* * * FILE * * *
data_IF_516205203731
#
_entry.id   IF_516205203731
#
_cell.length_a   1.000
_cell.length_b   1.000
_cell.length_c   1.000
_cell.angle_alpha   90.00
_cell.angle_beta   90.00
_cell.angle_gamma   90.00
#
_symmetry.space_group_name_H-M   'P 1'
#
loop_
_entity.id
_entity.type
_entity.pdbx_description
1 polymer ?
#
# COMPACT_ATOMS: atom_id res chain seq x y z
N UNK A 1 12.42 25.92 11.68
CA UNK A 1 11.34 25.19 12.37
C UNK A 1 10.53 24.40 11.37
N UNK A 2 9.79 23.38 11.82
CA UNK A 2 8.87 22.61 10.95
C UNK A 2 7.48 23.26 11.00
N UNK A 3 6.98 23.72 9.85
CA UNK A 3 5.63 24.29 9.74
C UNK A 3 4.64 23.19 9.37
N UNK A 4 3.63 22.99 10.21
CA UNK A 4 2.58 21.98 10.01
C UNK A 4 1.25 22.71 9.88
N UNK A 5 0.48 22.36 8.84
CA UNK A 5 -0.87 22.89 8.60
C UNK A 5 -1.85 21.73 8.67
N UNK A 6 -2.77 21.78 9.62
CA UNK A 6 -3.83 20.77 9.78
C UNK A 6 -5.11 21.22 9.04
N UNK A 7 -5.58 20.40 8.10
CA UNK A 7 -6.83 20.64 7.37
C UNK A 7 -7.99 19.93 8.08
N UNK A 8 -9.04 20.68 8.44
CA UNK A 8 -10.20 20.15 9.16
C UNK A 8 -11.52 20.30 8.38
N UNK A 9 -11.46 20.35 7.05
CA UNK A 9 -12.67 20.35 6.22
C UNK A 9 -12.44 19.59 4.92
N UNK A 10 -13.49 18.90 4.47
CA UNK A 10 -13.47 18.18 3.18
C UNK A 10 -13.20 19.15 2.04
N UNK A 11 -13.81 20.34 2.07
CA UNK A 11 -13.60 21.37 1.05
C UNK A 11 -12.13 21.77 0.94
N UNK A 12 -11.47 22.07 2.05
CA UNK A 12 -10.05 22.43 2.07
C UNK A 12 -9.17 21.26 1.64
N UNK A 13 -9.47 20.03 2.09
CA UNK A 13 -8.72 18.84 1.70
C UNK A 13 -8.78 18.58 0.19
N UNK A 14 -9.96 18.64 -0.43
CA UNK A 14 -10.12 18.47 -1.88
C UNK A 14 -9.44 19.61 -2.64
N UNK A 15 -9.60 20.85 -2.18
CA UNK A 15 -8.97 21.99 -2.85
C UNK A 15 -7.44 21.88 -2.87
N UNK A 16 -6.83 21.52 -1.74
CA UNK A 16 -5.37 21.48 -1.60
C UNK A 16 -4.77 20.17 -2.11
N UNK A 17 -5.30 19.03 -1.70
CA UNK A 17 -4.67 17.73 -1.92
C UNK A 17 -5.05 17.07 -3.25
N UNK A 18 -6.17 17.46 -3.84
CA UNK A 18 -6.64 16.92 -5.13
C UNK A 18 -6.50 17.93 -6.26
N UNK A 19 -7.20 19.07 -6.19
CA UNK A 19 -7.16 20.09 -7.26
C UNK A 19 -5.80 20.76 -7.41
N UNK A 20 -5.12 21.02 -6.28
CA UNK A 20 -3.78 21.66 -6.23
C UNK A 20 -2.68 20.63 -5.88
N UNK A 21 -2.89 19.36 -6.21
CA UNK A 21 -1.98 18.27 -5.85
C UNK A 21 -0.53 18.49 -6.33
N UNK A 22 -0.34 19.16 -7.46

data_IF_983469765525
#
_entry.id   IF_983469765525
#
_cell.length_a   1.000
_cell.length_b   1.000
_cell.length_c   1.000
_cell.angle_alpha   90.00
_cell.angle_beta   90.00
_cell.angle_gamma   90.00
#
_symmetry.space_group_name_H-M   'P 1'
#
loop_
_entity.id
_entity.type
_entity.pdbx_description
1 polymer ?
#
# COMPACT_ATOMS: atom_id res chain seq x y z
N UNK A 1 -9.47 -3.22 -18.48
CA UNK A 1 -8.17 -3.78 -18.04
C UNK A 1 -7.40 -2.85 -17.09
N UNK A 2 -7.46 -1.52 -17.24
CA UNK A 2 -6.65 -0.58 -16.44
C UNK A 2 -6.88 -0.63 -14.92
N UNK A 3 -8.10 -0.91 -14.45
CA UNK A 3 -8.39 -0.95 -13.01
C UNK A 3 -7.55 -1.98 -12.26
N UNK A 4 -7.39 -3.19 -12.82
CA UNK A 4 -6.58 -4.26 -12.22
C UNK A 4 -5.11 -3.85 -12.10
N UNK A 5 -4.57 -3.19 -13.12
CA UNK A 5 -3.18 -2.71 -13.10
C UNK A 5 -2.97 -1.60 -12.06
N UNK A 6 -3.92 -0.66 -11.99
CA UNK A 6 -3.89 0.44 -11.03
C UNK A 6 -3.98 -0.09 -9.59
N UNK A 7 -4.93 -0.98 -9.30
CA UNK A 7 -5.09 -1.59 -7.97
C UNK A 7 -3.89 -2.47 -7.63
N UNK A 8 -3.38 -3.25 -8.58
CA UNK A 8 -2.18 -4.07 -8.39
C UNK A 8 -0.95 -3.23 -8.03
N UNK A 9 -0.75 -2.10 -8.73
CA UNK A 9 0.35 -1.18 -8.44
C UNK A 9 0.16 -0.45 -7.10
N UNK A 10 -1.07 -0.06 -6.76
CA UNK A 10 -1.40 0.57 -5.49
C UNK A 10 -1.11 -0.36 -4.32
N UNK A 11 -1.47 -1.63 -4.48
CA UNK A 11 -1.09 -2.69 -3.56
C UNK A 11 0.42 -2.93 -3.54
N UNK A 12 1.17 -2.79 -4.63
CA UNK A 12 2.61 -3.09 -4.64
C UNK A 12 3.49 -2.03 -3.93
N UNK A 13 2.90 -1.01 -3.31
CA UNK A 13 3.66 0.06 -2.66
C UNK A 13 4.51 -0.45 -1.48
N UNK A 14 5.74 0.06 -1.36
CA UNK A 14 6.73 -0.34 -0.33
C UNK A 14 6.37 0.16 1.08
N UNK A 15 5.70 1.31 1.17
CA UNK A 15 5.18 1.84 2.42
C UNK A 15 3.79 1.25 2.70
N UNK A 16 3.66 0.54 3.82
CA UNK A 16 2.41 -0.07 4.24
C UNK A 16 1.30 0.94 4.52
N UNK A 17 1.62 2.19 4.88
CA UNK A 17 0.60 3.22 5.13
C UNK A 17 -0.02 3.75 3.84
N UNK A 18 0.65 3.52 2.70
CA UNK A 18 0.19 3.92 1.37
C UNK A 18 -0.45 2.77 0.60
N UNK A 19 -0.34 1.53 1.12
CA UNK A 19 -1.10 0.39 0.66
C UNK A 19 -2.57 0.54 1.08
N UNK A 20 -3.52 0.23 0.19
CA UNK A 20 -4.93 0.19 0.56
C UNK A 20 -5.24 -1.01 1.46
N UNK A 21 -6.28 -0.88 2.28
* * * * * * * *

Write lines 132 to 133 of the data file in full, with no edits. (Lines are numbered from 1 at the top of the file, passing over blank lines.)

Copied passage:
N UNK A 10 -1.07 -0.06 -6.76
CA UNK A 10 -1.40 0.57 -5.49